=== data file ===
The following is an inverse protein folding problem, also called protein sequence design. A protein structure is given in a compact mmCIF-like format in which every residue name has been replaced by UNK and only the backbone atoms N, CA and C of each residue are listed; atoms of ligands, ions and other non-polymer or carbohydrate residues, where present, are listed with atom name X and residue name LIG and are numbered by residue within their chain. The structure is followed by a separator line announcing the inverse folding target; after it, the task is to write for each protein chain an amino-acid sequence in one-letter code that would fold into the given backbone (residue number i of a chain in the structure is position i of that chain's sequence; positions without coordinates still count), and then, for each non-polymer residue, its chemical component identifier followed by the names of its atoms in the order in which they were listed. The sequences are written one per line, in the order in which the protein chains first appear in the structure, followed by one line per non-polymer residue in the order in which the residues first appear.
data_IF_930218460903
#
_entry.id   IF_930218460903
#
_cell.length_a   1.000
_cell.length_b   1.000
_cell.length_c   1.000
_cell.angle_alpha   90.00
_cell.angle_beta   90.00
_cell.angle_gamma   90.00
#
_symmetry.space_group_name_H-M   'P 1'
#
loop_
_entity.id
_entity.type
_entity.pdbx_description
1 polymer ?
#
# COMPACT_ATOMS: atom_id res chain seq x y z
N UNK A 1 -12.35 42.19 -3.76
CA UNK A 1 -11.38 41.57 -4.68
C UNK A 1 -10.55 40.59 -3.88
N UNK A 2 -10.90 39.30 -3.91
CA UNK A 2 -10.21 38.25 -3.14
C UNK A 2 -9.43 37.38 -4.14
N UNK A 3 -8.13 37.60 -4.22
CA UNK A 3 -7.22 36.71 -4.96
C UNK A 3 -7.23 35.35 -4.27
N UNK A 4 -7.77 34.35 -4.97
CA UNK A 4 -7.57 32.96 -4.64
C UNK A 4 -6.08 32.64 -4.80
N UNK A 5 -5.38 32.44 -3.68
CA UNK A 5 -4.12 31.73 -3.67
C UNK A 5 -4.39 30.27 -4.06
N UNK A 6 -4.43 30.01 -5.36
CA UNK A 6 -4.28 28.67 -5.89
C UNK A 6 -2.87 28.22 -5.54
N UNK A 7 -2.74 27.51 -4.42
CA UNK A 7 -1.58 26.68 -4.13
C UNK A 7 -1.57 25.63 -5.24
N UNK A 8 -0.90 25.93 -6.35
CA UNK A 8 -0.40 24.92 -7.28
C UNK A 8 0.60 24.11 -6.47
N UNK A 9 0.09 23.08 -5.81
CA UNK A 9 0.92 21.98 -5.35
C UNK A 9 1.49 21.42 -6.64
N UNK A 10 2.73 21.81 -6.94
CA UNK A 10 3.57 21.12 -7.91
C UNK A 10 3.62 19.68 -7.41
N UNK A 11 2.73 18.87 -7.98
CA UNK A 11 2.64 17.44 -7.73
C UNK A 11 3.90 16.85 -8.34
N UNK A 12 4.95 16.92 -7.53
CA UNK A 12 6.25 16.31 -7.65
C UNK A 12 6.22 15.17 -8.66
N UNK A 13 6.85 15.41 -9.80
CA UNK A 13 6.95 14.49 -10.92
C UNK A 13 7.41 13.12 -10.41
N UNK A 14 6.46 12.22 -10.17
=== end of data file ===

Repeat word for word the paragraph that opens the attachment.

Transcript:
The following is an inverse protein folding problem, also called protein sequence design. A protein structure is given in a compact mmCIF-like format in which every residue name has been replaced by UNK and only the backbone atoms N, CA and C of each residue are listed; atoms of ligands, ions and other non-polymer or carbohydrate residues, where present, are listed with atom name X and residue name LIG and are numbered by residue within their chain. The structure is followed by a separator line announcing the inverse folding target; after it, the task is to write for each protein chain an amino-acid sequence in one-letter code that would fold into the given backbone (residue number i of a chain in the structure is position i of that chain's sequence; positions without coordinates still count), and then, for each non-polymer residue, its chemical component identifier followed by the names of its atoms in the order in which they were listed. The sequences are written one per line, in the order in which the protein chains first appear in the structure, followed by one line per non-polymer residue in the order in which the residues first appear.